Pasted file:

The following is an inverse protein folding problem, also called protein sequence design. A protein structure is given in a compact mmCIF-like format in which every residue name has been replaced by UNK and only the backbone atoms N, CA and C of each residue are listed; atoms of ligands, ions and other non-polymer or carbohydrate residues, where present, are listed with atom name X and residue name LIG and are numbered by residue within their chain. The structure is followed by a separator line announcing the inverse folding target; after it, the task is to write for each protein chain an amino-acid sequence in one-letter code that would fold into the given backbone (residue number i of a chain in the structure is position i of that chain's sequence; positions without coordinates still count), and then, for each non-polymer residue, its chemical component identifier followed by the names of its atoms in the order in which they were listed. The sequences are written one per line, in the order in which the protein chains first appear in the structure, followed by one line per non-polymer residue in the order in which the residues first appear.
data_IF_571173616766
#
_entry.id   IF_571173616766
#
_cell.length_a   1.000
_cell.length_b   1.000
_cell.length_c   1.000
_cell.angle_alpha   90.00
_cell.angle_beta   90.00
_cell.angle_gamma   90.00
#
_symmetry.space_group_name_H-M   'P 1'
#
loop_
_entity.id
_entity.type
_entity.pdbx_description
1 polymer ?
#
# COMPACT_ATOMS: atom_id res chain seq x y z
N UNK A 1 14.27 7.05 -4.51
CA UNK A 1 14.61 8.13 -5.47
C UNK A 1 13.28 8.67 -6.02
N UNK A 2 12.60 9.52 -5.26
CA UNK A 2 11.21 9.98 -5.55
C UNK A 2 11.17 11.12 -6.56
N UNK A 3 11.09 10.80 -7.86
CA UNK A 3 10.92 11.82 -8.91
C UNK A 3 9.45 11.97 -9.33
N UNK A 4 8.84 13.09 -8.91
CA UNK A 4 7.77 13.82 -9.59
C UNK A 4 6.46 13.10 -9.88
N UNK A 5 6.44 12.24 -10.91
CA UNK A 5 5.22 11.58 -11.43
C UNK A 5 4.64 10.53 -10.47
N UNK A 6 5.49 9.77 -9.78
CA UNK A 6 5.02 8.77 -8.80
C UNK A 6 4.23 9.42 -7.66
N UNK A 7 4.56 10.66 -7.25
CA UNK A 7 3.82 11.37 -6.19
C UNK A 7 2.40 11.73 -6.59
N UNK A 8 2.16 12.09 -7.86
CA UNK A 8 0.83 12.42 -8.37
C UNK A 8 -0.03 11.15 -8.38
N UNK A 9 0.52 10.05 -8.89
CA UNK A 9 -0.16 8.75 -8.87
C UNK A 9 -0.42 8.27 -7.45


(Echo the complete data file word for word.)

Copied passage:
The following is an inverse protein folding problem, also called protein sequence design. A protein structure is given in a compact mmCIF-like format in which every residue name has been replaced by UNK and only the backbone atoms N, CA and C of each residue are listed; atoms of ligands, ions and other non-polymer or carbohydrate residues, where present, are listed with atom name X and residue name LIG and are numbered by residue within their chain. The structure is followed by a separator line announcing the inverse folding target; after it, the task is to write for each protein chain an amino-acid sequence in one-letter code that would fold into the given backbone (residue number i of a chain in the structure is position i of that chain's sequence; positions without coordinates still count), and then, for each non-polymer residue, its chemical component identifier followed by the names of its atoms in the order in which they were listed. The sequences are written one per line, in the order in which the protein chains first appear in the structure, followed by one line per non-polymer residue in the order in which the residues first appear.
data_IF_571173616766
#
_entry.id   IF_571173616766
#
_cell.length_a   1.000
_cell.length_b   1.000
_cell.length_c   1.000
_cell.angle_alpha   90.00
_cell.angle_beta   90.00
_cell.angle_gamma   90.00
#
_symmetry.space_group_name_H-M   'P 1'
#
loop_
_entity.id
_entity.type
_entity.pdbx_description
1 polymer ?
#
# COMPACT_ATOMS: atom_id res chain seq x y z
N UNK A 1 14.27 7.05 -4.51
CA UNK A 1 14.61 8.13 -5.47
C UNK A 1 13.28 8.67 -6.02
N UNK A 2 12.60 9.52 -5.26
CA UNK A 2 11.21 9.98 -5.55
C UNK A 2 11.17 11.12 -6.56
N UNK A 3 11.09 10.80 -7.86
CA UNK A 3 10.92 11.82 -8.91
C UNK A 3 9.45 11.97 -9.33
N UNK A 4 8.84 13.09 -8.91
CA UNK A 4 7.77 13.82 -9.59
C UNK A 4 6.46 13.10 -9.88
N UNK A 5 6.44 12.24 -10.91
CA UNK A 5 5.22 11.58 -11.43
C UNK A 5 4.64 10.53 -10.47
N UNK A 6 5.49 9.77 -9.78
CA UNK A 6 5.02 8.77 -8.80
C UNK A 6 4.23 9.42 -7.66
N UNK A 7 4.56 10.66 -7.25
CA UNK A 7 3.82 11.37 -6.19
C UNK A 7 2.40 11.73 -6.59
N UNK A 8 2.16 12.09 -7.86
CA UNK A 8 0.83 12.42 -8.37
C UNK A 8 -0.03 11.15 -8.38
N UNK A 9 0.52 10.05 -8.89
CA UNK A 9 -0.16 8.75 -8.87
C UNK A 9 -0.42 8.27 -7.45